Tid: torsdag 15 mars 2018, kl. 15:00-17:00
Plats: C307, Södra huset, Frescati

Abstract

What happens when one noun meets another to create a new word?
Or, more generally, what are the ways in which the languages of the world allow speakers to combine two “nominal” concepts in order to name a new (complex) concept?

In Germanic languages the preferred strategy is compounding, as in Swedish järn.väg [iron.way] ‘railway’, and this is also the case in Chinese, Japanese and Korean: 铁路 tie.lu, 鉄道 tetsu.do, 철도 cheol.do, all [iron.road] ‘railway’. But strategies vary greatly from one language to another. Thus, Romance languages mostly employ a “phrasal compound” involving a preposition (e.g. French chemin de fer [road of iron] ‘railway’) Slavs tend to use an adjectivized modifier to qualify the head noun (e.g. Russian железная дорога želez.naja doroga [iron.adjz road] ‘railway’; although Slovaks use a nominalizing suffix in place of the head noun: želez.n.ica [iron.adjz.nmlz]). In Turkish we find the izafet construction (demir.yol.u [iron.road.3sg]), while Malagasy has a pertensive suffix on the head noun (lala.m.by [road.per.iron]).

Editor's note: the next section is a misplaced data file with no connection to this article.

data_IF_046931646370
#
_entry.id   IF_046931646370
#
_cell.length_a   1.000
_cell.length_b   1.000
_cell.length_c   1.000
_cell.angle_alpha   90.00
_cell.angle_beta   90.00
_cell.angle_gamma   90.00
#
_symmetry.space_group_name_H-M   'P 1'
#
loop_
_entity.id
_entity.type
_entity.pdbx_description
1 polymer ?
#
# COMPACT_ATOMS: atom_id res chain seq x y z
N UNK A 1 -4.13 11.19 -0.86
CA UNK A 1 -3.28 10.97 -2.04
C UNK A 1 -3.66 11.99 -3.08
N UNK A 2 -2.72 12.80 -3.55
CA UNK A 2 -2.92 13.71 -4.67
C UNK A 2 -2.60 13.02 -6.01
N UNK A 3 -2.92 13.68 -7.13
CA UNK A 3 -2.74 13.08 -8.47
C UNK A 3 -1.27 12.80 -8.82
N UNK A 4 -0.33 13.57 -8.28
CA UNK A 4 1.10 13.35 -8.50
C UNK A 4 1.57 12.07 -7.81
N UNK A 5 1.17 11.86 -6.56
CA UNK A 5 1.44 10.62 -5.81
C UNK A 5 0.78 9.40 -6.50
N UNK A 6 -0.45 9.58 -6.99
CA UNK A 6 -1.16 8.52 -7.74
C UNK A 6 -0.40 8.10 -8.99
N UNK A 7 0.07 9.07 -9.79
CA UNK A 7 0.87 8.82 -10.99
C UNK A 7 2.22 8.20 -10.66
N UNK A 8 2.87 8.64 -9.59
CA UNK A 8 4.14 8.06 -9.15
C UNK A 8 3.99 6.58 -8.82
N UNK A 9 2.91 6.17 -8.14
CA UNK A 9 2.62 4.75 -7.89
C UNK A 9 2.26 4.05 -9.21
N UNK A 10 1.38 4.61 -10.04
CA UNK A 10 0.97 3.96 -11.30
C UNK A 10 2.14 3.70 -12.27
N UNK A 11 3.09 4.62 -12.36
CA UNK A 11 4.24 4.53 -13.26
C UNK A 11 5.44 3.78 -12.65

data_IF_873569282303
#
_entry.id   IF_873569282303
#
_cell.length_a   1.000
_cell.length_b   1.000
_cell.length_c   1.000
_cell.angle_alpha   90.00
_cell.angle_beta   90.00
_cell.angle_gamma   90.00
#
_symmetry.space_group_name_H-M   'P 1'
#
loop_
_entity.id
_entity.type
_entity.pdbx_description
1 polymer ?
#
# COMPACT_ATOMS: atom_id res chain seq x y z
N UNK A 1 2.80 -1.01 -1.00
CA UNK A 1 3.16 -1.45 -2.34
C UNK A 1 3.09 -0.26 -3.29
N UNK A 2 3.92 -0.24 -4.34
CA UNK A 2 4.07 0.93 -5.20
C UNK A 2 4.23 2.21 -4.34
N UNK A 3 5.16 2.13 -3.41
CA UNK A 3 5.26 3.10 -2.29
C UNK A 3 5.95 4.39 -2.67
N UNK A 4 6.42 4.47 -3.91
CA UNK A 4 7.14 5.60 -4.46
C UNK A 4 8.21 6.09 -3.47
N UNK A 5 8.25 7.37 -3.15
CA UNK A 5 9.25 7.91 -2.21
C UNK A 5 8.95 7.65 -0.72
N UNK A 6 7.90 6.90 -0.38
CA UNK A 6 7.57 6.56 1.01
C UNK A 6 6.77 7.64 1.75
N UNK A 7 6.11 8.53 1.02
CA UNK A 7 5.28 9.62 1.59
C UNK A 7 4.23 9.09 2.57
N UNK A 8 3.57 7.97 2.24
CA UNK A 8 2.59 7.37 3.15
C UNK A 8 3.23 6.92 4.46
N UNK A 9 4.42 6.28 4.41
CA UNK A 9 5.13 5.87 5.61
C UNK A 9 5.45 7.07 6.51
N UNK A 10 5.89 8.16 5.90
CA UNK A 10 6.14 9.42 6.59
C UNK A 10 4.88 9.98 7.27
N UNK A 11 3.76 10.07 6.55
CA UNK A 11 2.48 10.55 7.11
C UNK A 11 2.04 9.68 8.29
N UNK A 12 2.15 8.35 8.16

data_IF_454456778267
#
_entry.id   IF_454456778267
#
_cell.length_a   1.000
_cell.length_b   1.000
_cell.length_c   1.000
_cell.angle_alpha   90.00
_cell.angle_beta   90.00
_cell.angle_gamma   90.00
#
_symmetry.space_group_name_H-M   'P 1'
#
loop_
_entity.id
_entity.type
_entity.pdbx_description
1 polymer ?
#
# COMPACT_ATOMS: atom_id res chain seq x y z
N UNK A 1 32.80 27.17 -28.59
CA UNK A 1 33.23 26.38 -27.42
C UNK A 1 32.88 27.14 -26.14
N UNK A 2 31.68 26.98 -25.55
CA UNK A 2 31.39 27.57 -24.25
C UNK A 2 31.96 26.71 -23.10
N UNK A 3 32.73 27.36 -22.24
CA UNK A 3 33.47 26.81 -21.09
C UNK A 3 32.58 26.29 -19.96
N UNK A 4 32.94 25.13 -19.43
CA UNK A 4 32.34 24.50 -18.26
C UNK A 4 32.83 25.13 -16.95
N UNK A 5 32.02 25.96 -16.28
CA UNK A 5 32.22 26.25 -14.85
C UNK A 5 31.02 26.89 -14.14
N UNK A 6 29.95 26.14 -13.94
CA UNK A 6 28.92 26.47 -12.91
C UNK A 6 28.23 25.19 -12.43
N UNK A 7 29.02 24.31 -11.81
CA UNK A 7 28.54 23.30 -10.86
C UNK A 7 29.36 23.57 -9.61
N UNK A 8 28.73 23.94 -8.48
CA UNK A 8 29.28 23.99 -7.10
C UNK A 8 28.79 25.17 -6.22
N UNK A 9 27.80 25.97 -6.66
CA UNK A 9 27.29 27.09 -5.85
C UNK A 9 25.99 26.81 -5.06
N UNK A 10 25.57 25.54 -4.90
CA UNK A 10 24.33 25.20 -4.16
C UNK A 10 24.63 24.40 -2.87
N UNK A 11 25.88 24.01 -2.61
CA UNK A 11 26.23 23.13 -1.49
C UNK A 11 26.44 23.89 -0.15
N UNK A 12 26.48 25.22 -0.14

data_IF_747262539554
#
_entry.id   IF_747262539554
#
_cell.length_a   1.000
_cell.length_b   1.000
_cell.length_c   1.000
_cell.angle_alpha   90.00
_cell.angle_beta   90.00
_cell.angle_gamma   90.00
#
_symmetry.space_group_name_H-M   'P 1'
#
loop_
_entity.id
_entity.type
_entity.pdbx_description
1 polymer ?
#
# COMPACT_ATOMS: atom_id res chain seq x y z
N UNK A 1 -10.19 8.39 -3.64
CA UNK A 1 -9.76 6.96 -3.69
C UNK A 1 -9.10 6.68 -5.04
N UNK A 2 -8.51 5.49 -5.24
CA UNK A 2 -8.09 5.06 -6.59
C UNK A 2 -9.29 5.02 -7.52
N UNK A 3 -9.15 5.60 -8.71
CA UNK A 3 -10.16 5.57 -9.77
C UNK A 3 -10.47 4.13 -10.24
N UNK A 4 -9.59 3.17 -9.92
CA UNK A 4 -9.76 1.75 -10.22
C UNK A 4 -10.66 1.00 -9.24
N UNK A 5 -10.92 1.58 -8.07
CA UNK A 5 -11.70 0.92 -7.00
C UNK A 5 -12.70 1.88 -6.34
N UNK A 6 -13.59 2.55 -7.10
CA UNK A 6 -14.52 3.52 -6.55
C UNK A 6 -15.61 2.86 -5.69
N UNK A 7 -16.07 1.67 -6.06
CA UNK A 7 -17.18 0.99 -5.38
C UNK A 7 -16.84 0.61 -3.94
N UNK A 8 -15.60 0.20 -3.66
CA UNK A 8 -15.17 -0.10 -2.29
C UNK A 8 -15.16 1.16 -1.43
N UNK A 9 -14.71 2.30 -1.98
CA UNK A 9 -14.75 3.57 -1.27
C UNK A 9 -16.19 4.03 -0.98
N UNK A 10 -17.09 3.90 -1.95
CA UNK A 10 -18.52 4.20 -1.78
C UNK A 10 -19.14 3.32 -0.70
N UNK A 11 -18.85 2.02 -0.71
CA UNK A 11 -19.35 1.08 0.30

In all of these examples (and many more that could be given), the two concepts ‘iron’ and ‘road’ combine to form the new meaning ‘railway’, and in each case, the construction is different. Further afield we find yet other constructions, such as the use of double-marking in Siberia and noun classifiers in the languages of South America.

This talk presents my doctoral project, which is a cross-linguistic investigation of binominal word-formation strategies in the languages of the world. I will discuss the background for the study, how I arrived at my comparative concept, the onomasiological approach in which I start out from 100 different concepts (including ‘railway’), and some of the challenges involved in developing a typology of binominal lexemes.

 

Hjärligt välkomna!
Richard Kowalik